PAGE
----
JpGU-AGU Joint Meeting 2017

Presentation information

[EE] Oral

M (Multidisciplinary and Interdisciplinary) » M-GI General Geosciences, Information Geosciences & Simulations

[M-GI27] [EE] Challenges of Open Science: Research Data Sharing, Infrastructure, and Scientific Communications

Tue. May 23, 2017 10:45 AM - 12:15 PM A08 (Tokyo Bay Makuhari Hall)

convener:Yasuhiro Murayama(Big Data Integration Research Center, National Institute of Information and Communications Technology), Sean Toczko(Japan Agency for Marine-Earth Science and Technology), Baptiste Cecconi(LESIA, Observatoire de Paris, CNRS, PSL Research University), Brooks Hanson(American Geophysical Union), Kerstin Lehnert(Columbia University), Takashi Oguchi(Center for Spatial Information Science, The University of Tokyo), Yasuhisa Kondo(Research Institute for Humanity and Nature), Chairperson:Yasuhisa Kondo(Research Institute for Humanity and Nature), Chairperson:Yasuhiro Murayama(Big Data Integration Research Center, National Institute of Information and Communications Technology)

11:00 AM - 11:15 AM

[MGI27-07] Digital Typhoon and open science - a trans-disciplinary platform for typhoon-related data

★Invited papers

*Asanobu Kitamoto1 (1.National Institute of Informatics)

Keywords:typhoon, Digital Typhoon, open science, transdisciplinary platform, communication, meteorology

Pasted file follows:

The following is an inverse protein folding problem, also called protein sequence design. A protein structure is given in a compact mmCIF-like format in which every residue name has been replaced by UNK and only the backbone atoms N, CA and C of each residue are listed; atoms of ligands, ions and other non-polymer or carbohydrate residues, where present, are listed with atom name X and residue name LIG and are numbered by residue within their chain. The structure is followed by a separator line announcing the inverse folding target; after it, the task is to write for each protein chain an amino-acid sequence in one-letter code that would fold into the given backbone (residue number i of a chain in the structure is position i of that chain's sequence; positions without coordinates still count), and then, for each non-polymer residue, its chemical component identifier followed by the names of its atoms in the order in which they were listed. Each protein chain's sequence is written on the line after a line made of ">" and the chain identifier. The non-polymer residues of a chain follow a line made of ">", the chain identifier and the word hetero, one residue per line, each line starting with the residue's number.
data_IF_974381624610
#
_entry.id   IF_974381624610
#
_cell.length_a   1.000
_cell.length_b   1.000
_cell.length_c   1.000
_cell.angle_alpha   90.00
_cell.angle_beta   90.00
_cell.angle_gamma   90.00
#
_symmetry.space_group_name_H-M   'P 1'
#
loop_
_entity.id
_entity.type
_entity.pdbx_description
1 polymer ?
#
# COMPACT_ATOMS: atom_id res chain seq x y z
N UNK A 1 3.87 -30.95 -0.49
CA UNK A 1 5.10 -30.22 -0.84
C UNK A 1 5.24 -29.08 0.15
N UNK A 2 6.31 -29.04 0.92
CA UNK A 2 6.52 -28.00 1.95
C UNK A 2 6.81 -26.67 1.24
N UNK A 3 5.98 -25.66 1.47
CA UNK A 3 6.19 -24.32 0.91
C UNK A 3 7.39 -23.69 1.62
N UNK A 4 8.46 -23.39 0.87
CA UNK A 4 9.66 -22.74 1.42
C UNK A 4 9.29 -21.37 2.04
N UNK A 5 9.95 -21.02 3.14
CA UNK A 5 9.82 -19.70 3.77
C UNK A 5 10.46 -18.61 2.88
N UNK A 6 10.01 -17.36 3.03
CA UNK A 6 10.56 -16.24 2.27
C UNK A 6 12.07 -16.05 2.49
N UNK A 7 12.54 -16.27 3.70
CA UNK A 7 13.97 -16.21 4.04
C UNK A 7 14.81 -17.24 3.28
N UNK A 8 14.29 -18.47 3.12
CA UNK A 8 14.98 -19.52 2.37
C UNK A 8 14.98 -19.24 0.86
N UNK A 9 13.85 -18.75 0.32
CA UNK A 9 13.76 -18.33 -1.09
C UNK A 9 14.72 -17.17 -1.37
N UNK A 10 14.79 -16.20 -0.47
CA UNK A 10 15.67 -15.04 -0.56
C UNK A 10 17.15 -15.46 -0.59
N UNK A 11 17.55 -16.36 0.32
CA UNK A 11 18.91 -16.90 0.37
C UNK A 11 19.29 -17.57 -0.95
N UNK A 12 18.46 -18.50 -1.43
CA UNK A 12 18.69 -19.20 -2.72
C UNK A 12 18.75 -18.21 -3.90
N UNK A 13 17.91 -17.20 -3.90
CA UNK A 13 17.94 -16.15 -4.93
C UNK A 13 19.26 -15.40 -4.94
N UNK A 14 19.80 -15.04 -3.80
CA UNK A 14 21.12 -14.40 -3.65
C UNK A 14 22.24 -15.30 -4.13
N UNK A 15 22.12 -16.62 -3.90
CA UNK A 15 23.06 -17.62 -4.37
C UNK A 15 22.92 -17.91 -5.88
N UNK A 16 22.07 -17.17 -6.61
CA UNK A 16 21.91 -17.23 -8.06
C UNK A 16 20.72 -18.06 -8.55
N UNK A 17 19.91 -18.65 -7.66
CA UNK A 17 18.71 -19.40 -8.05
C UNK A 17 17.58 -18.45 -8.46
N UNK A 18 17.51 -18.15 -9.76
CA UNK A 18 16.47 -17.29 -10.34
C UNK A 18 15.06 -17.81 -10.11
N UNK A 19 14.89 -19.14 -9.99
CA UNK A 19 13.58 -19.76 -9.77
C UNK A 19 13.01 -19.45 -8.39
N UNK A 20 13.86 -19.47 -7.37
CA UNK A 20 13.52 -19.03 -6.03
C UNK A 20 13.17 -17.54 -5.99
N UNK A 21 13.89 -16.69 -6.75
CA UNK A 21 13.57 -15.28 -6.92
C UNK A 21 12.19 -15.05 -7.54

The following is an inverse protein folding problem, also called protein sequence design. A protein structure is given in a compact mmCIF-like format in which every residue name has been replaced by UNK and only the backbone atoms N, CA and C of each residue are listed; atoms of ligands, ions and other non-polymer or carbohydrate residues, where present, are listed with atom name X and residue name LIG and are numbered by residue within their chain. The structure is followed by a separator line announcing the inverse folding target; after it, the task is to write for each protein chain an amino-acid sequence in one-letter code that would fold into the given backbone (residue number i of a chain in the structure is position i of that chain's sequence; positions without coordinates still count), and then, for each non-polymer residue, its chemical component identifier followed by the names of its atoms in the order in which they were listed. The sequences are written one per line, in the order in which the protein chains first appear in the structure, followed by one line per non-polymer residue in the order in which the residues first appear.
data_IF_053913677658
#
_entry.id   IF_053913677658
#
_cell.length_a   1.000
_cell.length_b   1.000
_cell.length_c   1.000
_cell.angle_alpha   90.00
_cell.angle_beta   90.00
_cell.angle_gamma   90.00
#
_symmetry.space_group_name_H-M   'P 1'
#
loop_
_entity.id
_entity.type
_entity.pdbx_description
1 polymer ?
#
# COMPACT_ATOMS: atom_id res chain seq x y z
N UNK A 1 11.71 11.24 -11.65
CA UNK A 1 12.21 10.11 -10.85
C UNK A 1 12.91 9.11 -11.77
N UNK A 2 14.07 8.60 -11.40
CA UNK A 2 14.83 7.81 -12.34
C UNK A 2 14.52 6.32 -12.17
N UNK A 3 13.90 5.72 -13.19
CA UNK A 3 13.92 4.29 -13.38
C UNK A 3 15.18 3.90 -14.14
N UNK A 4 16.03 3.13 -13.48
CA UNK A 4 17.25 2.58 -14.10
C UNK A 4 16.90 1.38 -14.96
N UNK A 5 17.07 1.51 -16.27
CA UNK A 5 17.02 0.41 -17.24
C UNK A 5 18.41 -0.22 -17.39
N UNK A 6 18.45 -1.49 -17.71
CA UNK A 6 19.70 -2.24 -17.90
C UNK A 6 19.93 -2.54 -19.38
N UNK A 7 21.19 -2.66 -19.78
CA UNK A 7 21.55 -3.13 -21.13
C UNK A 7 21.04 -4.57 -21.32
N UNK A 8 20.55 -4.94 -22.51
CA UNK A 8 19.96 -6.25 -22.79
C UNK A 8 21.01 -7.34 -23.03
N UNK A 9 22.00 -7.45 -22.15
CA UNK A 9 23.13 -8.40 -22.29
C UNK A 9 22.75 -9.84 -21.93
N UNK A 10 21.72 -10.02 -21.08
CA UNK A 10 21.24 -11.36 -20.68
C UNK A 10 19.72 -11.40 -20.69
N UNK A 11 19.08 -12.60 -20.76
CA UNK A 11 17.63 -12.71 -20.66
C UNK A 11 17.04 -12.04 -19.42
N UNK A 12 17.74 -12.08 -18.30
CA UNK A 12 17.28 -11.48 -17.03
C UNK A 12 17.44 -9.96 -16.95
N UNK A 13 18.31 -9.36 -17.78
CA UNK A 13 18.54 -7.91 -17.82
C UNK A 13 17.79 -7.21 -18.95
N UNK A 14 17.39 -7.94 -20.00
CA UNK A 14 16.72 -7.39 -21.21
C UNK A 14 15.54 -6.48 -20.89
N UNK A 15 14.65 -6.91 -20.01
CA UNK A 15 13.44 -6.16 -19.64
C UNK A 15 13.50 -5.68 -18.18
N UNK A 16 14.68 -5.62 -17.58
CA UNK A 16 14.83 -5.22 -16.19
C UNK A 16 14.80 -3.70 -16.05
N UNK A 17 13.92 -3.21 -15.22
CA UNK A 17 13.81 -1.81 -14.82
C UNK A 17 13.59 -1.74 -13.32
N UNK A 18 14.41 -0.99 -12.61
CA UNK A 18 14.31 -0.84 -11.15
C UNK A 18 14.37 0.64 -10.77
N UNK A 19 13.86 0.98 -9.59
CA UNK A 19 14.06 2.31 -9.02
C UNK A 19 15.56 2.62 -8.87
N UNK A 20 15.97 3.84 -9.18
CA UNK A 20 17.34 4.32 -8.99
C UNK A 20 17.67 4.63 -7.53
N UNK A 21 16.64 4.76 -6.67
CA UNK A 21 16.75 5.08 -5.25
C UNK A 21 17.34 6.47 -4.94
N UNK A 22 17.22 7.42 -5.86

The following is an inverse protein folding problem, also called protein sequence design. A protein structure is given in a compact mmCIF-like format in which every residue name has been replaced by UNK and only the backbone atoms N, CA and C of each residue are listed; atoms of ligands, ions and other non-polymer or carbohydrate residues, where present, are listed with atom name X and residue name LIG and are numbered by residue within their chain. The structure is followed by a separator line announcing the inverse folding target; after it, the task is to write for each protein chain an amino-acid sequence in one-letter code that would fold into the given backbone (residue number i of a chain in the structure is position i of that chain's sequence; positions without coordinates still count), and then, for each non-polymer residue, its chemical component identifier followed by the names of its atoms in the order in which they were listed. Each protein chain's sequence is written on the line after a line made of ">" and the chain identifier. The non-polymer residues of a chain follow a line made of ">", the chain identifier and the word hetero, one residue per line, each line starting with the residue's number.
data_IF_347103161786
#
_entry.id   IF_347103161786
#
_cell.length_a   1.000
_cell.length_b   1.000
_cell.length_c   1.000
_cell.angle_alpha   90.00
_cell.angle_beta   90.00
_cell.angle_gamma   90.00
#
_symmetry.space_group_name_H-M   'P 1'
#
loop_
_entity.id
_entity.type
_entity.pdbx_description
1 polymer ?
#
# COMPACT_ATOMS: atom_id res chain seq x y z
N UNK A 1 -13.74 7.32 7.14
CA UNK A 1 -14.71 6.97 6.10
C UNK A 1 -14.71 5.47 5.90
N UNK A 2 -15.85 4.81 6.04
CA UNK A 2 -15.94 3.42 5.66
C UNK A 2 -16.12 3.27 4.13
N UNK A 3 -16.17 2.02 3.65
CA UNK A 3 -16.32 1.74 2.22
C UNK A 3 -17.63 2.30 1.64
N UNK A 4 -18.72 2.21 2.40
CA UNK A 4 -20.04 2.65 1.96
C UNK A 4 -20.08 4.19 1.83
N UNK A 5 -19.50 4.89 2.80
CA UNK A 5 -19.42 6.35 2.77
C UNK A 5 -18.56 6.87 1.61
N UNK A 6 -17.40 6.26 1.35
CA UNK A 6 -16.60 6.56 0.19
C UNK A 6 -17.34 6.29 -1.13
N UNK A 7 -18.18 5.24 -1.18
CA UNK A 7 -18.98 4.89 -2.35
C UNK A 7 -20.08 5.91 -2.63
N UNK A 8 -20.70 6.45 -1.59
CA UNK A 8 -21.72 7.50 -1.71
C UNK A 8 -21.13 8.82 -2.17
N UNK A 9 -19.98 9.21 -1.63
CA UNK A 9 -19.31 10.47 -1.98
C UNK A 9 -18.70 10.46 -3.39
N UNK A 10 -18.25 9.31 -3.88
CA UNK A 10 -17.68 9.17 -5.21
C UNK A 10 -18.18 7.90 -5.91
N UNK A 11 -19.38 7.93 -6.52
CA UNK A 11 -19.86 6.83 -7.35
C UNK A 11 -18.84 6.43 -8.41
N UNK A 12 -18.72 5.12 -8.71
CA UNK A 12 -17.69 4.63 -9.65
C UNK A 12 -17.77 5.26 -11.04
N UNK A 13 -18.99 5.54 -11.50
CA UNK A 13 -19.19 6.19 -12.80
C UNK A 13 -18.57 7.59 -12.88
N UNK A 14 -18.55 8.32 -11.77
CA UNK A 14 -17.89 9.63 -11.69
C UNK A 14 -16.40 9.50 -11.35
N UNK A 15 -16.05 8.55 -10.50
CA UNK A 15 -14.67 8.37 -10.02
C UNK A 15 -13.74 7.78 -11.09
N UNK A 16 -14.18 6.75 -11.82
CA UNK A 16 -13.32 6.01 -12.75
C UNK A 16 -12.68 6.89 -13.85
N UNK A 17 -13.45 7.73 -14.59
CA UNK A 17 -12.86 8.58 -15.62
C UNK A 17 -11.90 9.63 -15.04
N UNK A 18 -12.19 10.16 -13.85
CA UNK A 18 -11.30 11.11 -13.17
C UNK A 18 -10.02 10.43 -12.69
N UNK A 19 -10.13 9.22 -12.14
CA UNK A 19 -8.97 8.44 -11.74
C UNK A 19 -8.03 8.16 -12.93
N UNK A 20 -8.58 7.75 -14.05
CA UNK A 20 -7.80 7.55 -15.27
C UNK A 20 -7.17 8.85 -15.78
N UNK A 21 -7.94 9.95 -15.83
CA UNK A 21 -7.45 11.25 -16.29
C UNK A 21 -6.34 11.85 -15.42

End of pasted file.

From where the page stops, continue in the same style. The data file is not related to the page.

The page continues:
Digital Typhoon is a transdisciplinary platform for typhoon-related data. It is the database of not only research data, but also society and citizen derived data such as news text and social media. It covers not only current data, but also past data to make comprehensive data archives, such as 40 years of satellite and ground observation data and 100 years of weather chart data. A variety of typhoon-related data is not only stored in silos, but also linked with other data across domains, and indexed using data-driven algorithms to make them findable. In short, Digital Typhoon offers the collection of best practices about how data can be integrated and indexed to make them findable, accessible, interoperable and reusable (FAIR). As a result, Digital Typhoon has been used not only by scientists but also by citizens for a variety of purposes such as for research, work, and hobby, with annual page views of 10 to 20 million for more than 10 years since 2003. In the context of Open Science, we share our experience on more than 10 years of operating this platform, and our challenges to make this platform sustainable against internal and external problems.